4. Make a serious but cautious stab at strengthening civics education. Any number of recommendations are already available, some good, some pretty awful. More will soon be forthcoming from the Education for American Democracy project. This strengthening mission may prove fractious, and is surely a heavy lift, but something much needed by the country. At the federal end, it should continue to be shared with the Humanities Endowment and perhaps the Corporation for National and Community Service, not just the Education Department. Uncle Sam has to tread carefully here, of course, as he mustn’t mess with curriculum, and civics is inherently a touchy topic. (For example, “action” civics versus governmental nuts and bolts?) NAEP has a role to play here, too. So might some version of a “blue ribbon schools” award program? Summer institutes for teachers? A “presidential scholars” type program for kids? Support for a “civics bowl” or “civics bee”? And a lot of bully pulpit! Note, too, Bruno Manno’s suggestion in the aforementioned Hill op-ed that strengthening civics be linked to economic mobility and personal success.
5. Beef up career and technical education. This one needs to be shared with the Labor Department and other agencies, but it’s time for full-throated and sophisticated implementation of the re-enacted Perkins Act, now known as the Strengthening Career and Technical Education for the 21st Century Act. Combine this legislative update with an earnest push to legitimate high-quality career preparation as a worthy high school outcome and diploma pathway, while also connecting it to post-secondary opportunities that incorporate apprenticeships, as well as college and employment.
6. Refresh IDEA. Maybe this is politically unattainable, but only politics has kept special education from the overhaul that it has needed for at least twenty years. It’s too expensive. It’s too litigious. It’s overregulated. It encourages far too many kids to be “identified” after the fact instead of teaching them to read from the get-go. And once identified, far too many special ed students learn far too little. It’s been more about “rights” than about actual education, and that should change.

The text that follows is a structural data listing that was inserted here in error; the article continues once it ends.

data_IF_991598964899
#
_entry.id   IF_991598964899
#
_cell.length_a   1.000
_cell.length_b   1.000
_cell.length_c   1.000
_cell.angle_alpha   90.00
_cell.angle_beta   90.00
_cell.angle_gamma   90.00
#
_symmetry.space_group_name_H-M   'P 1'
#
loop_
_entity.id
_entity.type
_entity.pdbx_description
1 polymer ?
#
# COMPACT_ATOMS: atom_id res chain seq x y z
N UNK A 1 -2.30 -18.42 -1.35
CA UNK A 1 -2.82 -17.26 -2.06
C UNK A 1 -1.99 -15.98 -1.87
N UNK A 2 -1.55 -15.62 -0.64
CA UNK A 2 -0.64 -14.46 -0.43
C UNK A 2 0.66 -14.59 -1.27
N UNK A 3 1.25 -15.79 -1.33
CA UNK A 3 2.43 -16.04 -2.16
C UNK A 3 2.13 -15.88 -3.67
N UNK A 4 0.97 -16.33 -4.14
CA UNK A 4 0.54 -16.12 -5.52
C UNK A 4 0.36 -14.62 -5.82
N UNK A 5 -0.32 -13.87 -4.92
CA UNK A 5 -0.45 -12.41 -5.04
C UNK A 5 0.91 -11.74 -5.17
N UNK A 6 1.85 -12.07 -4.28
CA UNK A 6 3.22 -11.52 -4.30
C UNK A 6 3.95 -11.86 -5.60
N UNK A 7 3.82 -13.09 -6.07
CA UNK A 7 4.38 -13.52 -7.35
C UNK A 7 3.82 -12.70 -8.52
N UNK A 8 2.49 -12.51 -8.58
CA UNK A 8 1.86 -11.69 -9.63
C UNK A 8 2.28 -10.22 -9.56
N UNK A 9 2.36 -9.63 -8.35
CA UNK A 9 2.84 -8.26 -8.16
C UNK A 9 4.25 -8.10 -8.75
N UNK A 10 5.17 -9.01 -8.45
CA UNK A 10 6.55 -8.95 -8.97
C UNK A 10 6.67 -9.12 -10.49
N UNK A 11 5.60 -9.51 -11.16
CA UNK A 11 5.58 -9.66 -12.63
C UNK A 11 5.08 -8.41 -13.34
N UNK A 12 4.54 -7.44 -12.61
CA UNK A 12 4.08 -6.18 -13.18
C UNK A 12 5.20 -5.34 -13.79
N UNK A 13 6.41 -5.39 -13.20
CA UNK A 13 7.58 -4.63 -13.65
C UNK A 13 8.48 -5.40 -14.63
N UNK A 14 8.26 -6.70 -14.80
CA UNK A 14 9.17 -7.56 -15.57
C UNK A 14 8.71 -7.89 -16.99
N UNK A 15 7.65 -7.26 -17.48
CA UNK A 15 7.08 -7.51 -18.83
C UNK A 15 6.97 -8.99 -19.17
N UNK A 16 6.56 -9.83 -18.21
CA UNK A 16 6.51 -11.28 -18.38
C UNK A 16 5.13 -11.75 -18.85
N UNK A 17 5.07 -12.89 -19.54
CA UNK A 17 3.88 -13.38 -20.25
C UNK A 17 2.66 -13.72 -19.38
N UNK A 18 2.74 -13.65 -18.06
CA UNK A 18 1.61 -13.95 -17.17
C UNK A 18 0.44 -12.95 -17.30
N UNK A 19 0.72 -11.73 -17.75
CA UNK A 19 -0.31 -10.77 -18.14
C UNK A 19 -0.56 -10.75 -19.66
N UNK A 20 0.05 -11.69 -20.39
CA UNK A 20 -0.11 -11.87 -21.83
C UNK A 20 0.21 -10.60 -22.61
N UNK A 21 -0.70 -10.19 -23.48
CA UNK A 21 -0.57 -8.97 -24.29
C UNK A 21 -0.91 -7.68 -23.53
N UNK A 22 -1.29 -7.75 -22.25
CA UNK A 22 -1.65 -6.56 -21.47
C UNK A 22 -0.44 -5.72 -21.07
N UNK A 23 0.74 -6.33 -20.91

7. Hold the line on accountability. This is no time to give up on testing and school accountability—and one of Secretary Cardona’s toughest early decisions will be whether to offer another round of ESSA testing waivers. He shouldn’t—and if he does, states shouldn’t take them. (Or if they must wait until autumn to get most of their pupils back into classrooms, states should schedule 2021 testing for first thing in the fall.) That doesn’t mean this year’s scores need to be used for school accountability, but information on where kids are—and aren’t—academically is vital if recovery is to occur. Thereafter, however, it’s essential to recommit to results-based school accountability. That doesn’t mean current state ESSA plans are perfect. It may be time to encourage a rewrite. Which brings me to the final instrument in this octet.
8. How about another summit? It’s been an astonishing thirty-two years since Bush 41 assembled the nation’s governors to focus state and federal education leaders on the urgency of reform, and frankly, a lot of governors seem to have tuned out even as much has changed. Without renewed high-level attention from state and national leaders, we’re apt to slip back into our tired old ways instead of formulating bold plans for recovery, determining what changes from pandemic-era schooling to keep, and more generally, charting the next generation of K–12 reform at every level.
To repeat, some of these suggestions could be worked into stimulus funding, others into the Fiscal 2022 budget. The summit and one or two others could be done via executive action. Others need legislation. Détente among all the battling education factions may be a bridge too far, but bipartisanship on a handful of worthy federal initiatives may not be too much to hope. It’s got to start somewhere, however—and the new administration’s first hundred days feels like the right place to begin.